Winnipeg's Historic Bridges

"How the city's investment in an expensive bridge brought

growth and prosperity to Winnipeg"

by George Siamandas


The city's first bridge was the Louise Bridge. It was built in order to attract the CPR through Winnipeg instead of Selkirk. They bypassed the Forks which was known to be prone to flooding and built it on the current site of the Louise bridge. It was named after Princess Louise one of Queen Victoria's granddaughters. Opening day was hot and the opening speeches unusually long that August day. It was so long that the parched crowd made a run for the refreshments and wiped them out in minutes. The next day's papers chided Winnipeggers for their rude behaviour at this grand event.

For 15 years the Louise bridge carried not only the train, but pedestrians and their horses and wagons. By 1904 the CPR no longer used it and discontinued their $100 per month "rent" payment for use of the bridge. In 1911 it was replaced by the current Louise Bridge. It cost a substantial amount of money for 1881: $300,000. And on top Winnipeg had to grant land for all the right of way, a train station and a large site for the CPR marshalling yard. As expensive and as one sided it was, the decision to build that first railway bridge was the greatest investment in the effort to improve that city's future prospects.


The oldest bridge still standing would be the Redwood St Bridge completed in 1908, followed by the Louise in 1911, the Elm Park in 1914, and the Provencher 1917. St. Vital Bridge opened on Dec 16 1965. Typical construction was in metal. The first bridges needed repairs in 15-20 years. Up until the 1950s metal was the only long span option. Open grid decking. But in the 1960s salts started to deteriorate metal substructures. Led to the need for replacements in 1970s. A 100-year life is planned on now. There are some bridges on the books that were never built such as one for Grant Ave east. Others like the Charleswood were planned for 40 years.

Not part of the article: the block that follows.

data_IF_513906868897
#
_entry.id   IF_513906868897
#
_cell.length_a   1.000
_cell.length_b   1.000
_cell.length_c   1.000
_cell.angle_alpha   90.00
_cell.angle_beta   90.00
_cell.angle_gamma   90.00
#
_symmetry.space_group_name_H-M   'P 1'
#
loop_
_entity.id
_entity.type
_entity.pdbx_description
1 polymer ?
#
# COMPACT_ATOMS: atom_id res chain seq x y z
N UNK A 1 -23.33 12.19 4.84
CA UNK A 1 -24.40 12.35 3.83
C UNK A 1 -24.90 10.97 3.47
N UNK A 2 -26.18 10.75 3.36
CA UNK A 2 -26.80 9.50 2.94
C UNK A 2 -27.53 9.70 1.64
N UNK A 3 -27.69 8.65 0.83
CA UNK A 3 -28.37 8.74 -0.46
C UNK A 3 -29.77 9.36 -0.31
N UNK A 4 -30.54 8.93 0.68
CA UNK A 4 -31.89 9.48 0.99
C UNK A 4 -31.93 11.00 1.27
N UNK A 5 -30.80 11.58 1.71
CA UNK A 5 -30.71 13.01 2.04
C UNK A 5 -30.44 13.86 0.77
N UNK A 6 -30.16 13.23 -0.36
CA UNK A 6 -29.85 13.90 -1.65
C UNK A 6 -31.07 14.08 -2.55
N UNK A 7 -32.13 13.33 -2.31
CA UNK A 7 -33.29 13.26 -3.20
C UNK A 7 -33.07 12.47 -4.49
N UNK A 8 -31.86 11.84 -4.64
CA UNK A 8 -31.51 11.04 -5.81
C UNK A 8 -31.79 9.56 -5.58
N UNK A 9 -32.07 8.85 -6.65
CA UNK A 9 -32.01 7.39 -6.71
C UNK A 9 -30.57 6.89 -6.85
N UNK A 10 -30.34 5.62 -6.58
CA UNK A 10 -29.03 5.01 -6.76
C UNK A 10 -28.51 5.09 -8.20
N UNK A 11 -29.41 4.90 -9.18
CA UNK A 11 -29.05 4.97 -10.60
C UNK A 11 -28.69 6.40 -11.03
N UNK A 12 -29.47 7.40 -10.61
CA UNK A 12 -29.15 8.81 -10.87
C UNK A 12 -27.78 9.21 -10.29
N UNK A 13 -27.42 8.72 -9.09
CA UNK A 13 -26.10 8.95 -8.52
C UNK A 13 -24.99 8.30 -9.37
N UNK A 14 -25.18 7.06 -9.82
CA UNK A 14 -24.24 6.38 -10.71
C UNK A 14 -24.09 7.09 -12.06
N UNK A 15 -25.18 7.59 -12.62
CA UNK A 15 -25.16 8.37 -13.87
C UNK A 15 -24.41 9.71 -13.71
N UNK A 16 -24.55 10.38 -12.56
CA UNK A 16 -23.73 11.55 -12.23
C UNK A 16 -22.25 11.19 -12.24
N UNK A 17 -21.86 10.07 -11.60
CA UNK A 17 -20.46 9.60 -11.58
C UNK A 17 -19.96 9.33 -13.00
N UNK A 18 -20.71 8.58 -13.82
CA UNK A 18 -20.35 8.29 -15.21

The first Provencher Bridge connecting Broadway to Provencher lasted just a few days. Built on timber piles, the spring ice flows removed it four days after it opened in 1882. The original Main St Bridge was built privately in 1881 and was taken over by the city in 1882. It lasted till 1897. All bridges then were designed with the need to open up to allow riverboats to come through. Toll bridges were built by the private sector to develop areas, if owned a lot you had free access. Street cars lines also determined where bridges were needed.


This one crosses the CPR yards and was not easy to get built as ratepayers rejected its funding two years running. Finally it got the go ahead in 1909. It has long been rumoured that the Arlington St bridge was originally built to cross the Nile in Egypt and how it later ended up in Winnipeg. It was indeed designed for Winnipeg as its width would not have spanned the much wider Nile. That it was built in Birmingham England by the Cleveland Iron Works which also did bridges for places around the world, probably lead to this speculation.

Winnipeg's only major bridge disaster was in 1937 when the 330 ton counter weight in the old Maryland bridge fell on the deck at 3:00am. Earliest river crossings were by ferries that began as early as the 1840s. Up until the 1870s approximately 8 ferries operated within Winnipeg. And apparently only one functioned with public support. WERE BRIDGES AS CONTROVERSIAL AS THEY ARE NOW?

They sure were. The recent controversy over the Provencher bridge where the neighbourhood does not wanted mirrors the same kind of issues when the third Provencher bridge was built in 1917.


cheap nike nfl jerseys cheap nfl jerseys cheap nike jerseys cheap nfl jerseys wholesale wholesale nike jerseys authentic nfl jerseys wholesale cheap nfl jerseys china